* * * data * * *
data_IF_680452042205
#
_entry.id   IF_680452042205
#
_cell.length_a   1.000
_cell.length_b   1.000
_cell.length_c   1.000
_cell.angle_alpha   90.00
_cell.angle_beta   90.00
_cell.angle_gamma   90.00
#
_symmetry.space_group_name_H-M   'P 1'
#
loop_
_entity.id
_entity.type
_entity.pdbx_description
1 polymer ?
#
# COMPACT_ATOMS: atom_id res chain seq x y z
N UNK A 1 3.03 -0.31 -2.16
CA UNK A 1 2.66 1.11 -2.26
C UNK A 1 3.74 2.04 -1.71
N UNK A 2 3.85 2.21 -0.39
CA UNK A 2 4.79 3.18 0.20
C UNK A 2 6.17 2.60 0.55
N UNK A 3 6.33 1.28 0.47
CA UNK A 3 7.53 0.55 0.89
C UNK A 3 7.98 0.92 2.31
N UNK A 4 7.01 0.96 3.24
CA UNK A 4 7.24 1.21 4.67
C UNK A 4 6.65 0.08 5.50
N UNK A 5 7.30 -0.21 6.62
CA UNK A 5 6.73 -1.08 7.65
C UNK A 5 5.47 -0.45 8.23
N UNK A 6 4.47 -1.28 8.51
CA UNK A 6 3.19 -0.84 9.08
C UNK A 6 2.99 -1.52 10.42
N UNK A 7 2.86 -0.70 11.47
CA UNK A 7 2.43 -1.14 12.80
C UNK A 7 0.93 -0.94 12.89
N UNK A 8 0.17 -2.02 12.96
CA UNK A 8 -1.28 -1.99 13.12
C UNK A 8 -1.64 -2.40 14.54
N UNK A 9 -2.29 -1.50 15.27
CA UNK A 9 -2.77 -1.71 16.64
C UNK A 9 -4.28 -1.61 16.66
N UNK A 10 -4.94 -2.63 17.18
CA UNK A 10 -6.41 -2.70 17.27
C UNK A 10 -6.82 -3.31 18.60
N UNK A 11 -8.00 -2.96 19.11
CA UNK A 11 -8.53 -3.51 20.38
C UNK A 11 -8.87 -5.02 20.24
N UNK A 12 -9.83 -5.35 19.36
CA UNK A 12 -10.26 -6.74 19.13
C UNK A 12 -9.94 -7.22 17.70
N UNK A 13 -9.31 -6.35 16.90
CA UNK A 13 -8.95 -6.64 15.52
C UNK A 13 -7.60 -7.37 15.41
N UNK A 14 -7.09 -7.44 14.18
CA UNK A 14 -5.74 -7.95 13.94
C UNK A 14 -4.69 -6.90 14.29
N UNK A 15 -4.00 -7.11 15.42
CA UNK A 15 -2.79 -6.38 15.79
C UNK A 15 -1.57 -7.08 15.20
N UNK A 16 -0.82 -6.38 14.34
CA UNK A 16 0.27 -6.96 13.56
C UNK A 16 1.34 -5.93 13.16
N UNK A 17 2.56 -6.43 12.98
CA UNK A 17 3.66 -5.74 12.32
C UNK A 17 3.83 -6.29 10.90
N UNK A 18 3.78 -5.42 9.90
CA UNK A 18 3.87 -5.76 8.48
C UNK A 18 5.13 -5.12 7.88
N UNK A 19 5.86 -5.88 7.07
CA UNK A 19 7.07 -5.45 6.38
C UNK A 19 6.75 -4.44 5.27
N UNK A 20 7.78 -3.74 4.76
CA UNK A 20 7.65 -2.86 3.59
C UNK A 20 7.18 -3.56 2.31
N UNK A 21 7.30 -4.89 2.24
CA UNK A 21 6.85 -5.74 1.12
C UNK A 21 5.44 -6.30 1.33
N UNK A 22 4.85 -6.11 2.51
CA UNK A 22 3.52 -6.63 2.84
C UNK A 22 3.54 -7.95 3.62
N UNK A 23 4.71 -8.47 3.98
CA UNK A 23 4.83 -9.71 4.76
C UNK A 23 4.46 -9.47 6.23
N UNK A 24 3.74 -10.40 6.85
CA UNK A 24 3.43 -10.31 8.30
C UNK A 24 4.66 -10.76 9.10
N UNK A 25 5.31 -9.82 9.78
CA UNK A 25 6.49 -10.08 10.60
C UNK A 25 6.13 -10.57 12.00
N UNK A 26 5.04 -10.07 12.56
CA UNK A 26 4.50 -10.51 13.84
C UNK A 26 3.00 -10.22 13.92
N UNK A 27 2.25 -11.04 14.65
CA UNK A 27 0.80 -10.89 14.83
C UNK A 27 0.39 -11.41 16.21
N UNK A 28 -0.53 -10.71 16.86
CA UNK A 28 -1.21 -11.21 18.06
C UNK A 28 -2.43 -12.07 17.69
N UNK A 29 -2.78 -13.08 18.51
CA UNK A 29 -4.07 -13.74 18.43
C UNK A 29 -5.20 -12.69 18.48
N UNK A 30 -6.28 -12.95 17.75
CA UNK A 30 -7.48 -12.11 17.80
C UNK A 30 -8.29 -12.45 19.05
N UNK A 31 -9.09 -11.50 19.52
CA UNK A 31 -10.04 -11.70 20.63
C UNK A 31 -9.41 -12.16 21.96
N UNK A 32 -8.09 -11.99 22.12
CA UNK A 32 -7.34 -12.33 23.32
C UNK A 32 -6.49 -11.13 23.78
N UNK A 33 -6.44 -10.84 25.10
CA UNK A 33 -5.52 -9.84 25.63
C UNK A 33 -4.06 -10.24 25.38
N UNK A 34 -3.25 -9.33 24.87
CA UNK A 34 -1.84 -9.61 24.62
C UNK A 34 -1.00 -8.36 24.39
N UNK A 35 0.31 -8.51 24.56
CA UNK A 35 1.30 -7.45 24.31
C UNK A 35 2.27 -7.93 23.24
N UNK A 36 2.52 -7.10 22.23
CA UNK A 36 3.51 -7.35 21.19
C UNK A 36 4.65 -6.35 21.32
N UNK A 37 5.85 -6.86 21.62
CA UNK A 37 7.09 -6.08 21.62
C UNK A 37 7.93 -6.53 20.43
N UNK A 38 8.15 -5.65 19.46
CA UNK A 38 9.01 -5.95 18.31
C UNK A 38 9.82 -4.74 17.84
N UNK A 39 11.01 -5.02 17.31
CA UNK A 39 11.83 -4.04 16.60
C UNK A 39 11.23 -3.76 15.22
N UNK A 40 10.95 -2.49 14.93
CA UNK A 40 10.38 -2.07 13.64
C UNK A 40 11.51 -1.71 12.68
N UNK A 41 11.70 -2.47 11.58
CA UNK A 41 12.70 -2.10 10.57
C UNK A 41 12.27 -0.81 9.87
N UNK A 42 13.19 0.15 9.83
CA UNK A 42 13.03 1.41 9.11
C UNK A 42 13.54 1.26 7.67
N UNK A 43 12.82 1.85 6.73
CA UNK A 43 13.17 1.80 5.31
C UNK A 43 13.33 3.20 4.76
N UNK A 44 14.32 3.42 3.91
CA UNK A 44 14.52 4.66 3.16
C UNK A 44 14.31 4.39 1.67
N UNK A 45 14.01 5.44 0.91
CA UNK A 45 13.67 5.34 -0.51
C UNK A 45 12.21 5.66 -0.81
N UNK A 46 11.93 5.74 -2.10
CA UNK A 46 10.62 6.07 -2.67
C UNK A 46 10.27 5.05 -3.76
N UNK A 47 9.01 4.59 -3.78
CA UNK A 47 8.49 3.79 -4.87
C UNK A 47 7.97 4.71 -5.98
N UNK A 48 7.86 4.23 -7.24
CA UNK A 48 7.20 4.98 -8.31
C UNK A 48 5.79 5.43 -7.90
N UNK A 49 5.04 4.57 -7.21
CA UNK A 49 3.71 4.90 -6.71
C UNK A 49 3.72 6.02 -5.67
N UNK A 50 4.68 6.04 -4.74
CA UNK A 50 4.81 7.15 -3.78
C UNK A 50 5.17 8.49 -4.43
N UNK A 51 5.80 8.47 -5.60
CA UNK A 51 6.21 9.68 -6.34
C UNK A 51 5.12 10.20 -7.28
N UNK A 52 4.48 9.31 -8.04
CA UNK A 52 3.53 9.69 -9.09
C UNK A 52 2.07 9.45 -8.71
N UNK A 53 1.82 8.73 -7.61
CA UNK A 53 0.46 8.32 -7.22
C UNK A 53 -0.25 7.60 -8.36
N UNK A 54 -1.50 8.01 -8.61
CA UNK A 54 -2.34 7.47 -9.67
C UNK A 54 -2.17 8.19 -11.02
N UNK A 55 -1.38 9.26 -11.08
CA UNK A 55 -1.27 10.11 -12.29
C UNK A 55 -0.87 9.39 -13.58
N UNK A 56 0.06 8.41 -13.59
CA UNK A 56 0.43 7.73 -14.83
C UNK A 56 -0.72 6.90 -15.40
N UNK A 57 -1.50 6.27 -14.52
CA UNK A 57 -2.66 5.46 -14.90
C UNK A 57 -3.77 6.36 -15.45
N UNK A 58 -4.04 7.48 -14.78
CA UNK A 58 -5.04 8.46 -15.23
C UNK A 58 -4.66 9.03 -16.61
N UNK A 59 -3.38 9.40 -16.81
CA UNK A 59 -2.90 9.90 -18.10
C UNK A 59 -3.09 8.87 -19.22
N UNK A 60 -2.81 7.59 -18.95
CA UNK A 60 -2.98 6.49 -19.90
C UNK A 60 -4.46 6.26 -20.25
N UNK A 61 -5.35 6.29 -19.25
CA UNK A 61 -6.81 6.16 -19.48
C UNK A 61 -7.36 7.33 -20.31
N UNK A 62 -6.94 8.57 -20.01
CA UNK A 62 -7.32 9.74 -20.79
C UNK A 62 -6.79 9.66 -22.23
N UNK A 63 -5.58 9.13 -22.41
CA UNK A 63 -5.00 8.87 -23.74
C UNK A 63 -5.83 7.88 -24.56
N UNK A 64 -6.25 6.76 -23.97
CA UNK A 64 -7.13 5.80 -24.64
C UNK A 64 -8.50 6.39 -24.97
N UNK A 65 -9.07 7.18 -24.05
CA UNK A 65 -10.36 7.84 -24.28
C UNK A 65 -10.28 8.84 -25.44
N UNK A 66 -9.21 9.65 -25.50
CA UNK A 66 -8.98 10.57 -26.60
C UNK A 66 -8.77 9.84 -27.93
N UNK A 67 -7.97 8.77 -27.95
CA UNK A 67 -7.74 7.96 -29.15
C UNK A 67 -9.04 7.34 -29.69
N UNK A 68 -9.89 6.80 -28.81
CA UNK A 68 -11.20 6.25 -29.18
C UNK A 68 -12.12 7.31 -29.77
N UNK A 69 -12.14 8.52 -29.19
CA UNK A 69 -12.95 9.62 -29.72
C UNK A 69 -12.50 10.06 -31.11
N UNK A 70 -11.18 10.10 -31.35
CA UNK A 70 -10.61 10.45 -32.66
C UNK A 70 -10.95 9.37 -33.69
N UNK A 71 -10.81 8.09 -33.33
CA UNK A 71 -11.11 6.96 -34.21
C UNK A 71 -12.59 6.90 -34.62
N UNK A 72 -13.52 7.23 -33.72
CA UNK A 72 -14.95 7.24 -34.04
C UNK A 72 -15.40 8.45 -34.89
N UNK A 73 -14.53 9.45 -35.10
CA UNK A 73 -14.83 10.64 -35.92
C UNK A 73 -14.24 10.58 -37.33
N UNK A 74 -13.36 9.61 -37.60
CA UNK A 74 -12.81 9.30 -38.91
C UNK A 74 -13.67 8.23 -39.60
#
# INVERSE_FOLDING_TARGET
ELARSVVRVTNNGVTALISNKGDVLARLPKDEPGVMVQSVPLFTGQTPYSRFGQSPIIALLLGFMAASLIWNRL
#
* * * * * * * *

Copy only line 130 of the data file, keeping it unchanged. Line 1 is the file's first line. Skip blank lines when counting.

CA UNK A 37 7.09 -6.08 21.62